In June 2013 the City of Detroit set the record for declaring the largest municipal bankruptcy in The United States. Barely 18 months later, in December 2014, it set an even more impressive record of exiting that bankruptcy whilst preserving its most valuable assets. 

Thus, with the bankruptcy behind it and an energetic and transparent leadership at City Hall, Detroit stands at the threshold of a renewed vitality.

The green shoots of recovery are everywhere:

  • The exodus of people is slowing.
  • Downtown and midtown occupancy rates are >96% according to developers.
  • Office buildings, derelict for so long as a symbol of Detroit’s troubles, are now full of office workers and vacancy rates down to 11.5% (report from the Detroit office of Jones Lang Lasalle).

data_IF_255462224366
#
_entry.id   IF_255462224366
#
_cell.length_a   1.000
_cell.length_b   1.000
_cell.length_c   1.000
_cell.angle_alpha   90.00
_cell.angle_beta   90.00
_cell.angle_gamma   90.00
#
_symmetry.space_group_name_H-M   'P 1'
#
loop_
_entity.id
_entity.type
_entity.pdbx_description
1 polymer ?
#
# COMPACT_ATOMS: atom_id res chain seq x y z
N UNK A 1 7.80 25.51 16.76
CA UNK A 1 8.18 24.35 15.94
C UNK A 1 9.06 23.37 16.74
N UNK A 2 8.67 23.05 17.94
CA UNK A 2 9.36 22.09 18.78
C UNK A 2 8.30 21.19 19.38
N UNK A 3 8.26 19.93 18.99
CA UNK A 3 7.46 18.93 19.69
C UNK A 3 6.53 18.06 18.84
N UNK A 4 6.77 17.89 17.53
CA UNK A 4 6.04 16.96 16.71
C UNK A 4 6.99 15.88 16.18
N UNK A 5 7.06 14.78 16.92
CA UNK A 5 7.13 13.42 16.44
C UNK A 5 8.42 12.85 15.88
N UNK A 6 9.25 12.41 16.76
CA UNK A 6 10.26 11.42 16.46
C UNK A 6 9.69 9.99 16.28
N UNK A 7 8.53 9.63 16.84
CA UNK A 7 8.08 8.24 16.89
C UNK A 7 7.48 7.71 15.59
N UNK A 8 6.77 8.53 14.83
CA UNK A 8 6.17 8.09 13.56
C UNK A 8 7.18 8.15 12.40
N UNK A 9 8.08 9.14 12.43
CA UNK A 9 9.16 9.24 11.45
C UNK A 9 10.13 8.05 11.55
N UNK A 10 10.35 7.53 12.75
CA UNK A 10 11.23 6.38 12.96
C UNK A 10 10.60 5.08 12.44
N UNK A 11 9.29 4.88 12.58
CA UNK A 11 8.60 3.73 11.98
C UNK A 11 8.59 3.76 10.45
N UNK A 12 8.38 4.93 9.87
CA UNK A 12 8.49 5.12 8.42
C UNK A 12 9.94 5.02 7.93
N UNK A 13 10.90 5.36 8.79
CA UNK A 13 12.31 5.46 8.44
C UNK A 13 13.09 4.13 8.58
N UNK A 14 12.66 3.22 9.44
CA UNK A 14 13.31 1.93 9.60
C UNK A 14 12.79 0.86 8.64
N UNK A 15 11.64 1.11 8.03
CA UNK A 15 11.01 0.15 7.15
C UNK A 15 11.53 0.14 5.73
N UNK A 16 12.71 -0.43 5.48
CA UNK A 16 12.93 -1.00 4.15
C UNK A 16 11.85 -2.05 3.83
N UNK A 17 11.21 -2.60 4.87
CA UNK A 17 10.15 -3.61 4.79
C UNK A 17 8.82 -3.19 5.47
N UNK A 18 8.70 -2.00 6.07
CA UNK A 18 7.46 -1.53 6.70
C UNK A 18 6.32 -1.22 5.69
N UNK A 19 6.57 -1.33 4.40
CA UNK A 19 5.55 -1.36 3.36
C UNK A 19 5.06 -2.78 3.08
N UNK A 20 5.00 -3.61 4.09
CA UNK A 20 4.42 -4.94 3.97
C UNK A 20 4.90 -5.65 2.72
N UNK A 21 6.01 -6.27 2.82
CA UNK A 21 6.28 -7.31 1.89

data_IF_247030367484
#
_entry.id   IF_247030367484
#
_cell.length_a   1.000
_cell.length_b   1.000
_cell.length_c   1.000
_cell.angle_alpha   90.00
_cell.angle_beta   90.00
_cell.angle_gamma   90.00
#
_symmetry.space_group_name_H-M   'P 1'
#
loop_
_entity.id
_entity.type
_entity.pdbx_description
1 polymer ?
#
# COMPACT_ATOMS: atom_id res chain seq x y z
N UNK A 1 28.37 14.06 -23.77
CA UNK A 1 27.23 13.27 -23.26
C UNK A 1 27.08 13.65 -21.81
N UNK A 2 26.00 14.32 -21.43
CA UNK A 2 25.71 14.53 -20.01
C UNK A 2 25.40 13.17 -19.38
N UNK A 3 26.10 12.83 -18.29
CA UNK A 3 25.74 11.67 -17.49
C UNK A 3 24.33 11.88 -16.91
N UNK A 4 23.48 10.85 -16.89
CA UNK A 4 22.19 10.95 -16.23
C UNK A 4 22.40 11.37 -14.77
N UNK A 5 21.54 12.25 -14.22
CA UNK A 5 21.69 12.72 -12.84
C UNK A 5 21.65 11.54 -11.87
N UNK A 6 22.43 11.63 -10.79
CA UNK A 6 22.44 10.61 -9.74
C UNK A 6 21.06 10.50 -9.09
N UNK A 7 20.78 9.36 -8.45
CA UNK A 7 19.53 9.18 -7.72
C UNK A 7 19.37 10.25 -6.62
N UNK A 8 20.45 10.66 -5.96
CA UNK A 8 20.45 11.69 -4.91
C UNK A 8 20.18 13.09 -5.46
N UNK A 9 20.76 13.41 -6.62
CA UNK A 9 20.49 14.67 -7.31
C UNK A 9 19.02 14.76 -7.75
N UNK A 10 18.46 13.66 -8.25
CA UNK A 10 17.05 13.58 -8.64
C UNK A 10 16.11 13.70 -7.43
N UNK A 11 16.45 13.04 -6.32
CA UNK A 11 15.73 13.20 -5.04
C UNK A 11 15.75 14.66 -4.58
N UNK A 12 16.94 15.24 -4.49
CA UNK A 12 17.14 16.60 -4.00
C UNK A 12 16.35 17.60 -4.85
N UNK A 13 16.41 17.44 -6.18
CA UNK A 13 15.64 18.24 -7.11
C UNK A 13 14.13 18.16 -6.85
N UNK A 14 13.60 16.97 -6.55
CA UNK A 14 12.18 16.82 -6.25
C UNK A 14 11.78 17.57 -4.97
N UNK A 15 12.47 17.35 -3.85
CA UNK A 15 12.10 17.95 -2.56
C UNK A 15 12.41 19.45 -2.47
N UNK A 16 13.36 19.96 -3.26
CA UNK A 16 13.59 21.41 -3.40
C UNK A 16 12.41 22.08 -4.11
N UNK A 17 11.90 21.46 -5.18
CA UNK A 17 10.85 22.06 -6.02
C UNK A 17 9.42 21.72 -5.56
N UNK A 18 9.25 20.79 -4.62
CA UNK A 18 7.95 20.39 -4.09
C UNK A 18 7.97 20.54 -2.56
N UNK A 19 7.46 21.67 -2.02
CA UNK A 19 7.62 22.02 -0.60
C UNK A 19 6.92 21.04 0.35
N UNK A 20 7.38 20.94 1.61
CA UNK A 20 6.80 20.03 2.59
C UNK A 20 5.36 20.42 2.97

• The unemployment rate across Detroit has dropped 3.4% since the bankruptcy was announced (Bureau of Labor Statistics).
  • University of Michigan economists predicted nearly 60,000 new jobs in Detroit for 2015 in their annual forecast.
  • More than 100 new startups are now based in Detroit as well as many new restaurants opening, with some boasting waiting times of over an hour.

The Detroit Future Cities plan will provide $1.7 billion over the course of the next decade to improve city services and infrastructure and remove blight. The plan has outlined neighborhoods that should and can be saved. This year, 25 neighbourhoods have property values that are increasing (Mayor’s Office).

We’re seeing it’s core economy, which continues to be industrial, augmented by a new economy with businesses in the tech, financial, and healthcare sectors. 

Of course, Detroit is not out of the woods yet. These green shoots will need careful nurturing before the recovery becomes robust. For investors therefore, a healthy appetite for measured risk, coupled with agility and local knowledge will be keys to success in a resurgent Detroit.

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